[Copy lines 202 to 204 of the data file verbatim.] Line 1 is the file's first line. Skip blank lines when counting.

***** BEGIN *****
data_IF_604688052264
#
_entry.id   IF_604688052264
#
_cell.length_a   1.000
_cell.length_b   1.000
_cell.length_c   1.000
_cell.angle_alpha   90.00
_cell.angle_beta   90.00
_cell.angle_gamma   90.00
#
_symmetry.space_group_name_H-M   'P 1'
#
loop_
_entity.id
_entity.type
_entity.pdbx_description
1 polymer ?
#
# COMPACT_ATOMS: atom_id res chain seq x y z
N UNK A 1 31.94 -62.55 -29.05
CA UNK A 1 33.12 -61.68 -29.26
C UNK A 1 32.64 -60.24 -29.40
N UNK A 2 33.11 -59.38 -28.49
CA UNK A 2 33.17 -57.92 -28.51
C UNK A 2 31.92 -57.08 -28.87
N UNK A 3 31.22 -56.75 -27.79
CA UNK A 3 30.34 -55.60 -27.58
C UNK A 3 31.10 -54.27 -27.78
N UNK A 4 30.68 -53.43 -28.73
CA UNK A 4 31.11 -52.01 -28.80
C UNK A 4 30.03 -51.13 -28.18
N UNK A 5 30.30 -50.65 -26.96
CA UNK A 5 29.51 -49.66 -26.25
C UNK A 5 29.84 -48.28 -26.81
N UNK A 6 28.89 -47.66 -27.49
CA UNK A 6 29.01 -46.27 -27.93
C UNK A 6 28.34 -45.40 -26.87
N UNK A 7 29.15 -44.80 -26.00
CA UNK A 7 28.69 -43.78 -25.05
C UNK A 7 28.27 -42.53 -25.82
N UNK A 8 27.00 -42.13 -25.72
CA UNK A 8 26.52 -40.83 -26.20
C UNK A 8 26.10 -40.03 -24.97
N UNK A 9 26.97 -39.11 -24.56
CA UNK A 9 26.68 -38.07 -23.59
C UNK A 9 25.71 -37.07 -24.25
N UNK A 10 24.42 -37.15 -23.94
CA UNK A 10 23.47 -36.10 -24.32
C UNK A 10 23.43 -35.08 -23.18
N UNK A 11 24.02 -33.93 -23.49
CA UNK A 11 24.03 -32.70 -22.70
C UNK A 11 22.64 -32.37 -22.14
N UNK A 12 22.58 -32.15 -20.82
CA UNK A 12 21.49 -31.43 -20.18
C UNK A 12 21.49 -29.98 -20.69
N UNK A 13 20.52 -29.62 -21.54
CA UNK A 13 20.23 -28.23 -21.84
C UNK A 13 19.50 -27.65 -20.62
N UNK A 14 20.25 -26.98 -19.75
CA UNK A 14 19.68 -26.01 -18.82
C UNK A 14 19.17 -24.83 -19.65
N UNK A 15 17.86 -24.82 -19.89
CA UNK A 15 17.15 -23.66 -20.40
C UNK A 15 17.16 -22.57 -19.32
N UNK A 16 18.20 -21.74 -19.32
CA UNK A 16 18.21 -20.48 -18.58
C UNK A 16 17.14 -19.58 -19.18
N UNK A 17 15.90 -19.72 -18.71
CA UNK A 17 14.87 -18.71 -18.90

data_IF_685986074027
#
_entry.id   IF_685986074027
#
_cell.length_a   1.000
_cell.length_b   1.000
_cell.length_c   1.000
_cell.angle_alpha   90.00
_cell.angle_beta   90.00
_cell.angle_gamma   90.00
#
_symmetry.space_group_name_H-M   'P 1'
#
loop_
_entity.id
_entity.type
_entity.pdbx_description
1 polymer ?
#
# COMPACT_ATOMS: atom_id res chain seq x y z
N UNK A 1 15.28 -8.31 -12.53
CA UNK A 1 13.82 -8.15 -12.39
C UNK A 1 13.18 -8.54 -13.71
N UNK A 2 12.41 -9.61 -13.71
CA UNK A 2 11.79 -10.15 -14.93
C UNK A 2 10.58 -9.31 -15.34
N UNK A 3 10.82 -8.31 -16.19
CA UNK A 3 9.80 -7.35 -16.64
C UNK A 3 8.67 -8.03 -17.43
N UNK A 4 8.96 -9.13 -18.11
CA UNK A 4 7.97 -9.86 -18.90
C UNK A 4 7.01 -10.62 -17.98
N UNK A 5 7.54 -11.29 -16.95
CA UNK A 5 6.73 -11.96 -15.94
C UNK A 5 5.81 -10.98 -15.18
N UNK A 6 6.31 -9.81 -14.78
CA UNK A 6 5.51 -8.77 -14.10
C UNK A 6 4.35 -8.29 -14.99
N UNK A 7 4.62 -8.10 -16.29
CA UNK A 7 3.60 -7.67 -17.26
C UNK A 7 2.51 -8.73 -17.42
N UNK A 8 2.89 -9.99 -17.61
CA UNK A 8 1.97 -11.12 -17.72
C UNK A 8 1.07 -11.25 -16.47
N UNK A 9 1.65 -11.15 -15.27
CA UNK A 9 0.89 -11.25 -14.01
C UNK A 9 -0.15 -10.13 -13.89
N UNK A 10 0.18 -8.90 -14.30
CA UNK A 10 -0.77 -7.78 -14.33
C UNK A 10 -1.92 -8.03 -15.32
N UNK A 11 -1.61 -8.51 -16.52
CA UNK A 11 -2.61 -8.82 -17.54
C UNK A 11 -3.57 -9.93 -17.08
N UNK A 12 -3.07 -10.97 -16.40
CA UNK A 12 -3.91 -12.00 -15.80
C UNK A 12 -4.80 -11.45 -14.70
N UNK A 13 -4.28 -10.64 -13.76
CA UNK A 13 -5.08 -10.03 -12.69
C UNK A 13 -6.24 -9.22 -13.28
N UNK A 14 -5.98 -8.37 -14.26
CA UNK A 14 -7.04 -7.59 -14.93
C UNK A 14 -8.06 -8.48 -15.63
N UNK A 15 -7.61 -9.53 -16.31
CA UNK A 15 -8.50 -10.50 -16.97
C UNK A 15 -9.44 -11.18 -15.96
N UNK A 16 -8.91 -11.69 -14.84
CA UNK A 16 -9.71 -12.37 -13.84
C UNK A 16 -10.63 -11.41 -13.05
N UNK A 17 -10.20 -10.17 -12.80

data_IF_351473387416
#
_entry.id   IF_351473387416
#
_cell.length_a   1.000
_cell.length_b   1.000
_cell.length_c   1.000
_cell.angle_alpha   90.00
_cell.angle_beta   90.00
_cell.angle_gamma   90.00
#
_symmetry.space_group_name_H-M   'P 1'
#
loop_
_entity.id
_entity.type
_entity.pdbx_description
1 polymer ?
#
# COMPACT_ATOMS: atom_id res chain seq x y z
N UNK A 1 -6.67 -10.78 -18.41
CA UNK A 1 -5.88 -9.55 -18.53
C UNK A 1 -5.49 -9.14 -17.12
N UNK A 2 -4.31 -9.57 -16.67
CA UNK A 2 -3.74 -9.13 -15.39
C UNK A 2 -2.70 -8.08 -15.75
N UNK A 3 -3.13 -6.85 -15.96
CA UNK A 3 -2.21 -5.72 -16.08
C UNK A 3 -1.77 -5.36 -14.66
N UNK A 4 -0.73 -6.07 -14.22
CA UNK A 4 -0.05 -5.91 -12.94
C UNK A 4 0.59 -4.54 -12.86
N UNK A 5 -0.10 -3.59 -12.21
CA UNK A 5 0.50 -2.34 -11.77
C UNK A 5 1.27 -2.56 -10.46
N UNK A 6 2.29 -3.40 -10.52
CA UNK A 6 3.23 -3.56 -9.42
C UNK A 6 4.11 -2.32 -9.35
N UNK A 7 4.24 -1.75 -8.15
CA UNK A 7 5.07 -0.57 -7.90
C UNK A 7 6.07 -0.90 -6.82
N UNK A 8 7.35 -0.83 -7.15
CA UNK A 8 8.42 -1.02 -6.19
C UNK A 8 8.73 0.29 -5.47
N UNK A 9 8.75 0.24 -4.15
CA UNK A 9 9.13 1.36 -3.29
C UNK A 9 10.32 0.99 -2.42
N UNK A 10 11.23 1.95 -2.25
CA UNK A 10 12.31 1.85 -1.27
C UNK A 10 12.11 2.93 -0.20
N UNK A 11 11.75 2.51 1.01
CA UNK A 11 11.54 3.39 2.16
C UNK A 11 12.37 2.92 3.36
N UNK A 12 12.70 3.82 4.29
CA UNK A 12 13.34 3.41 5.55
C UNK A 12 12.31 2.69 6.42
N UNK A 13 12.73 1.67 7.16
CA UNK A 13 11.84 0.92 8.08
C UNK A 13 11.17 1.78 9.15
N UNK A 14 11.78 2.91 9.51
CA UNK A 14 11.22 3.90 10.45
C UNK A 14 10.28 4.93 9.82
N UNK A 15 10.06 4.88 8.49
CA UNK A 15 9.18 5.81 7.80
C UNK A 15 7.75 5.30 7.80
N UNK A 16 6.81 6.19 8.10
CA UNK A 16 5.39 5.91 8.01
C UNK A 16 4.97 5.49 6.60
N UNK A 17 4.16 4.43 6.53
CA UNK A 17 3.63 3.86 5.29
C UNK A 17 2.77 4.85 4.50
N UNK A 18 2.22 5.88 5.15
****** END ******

N UNK A 15 10.06 4.88 8.49
CA UNK A 15 9.18 5.81 7.80
C UNK A 15 7.75 5.30 7.80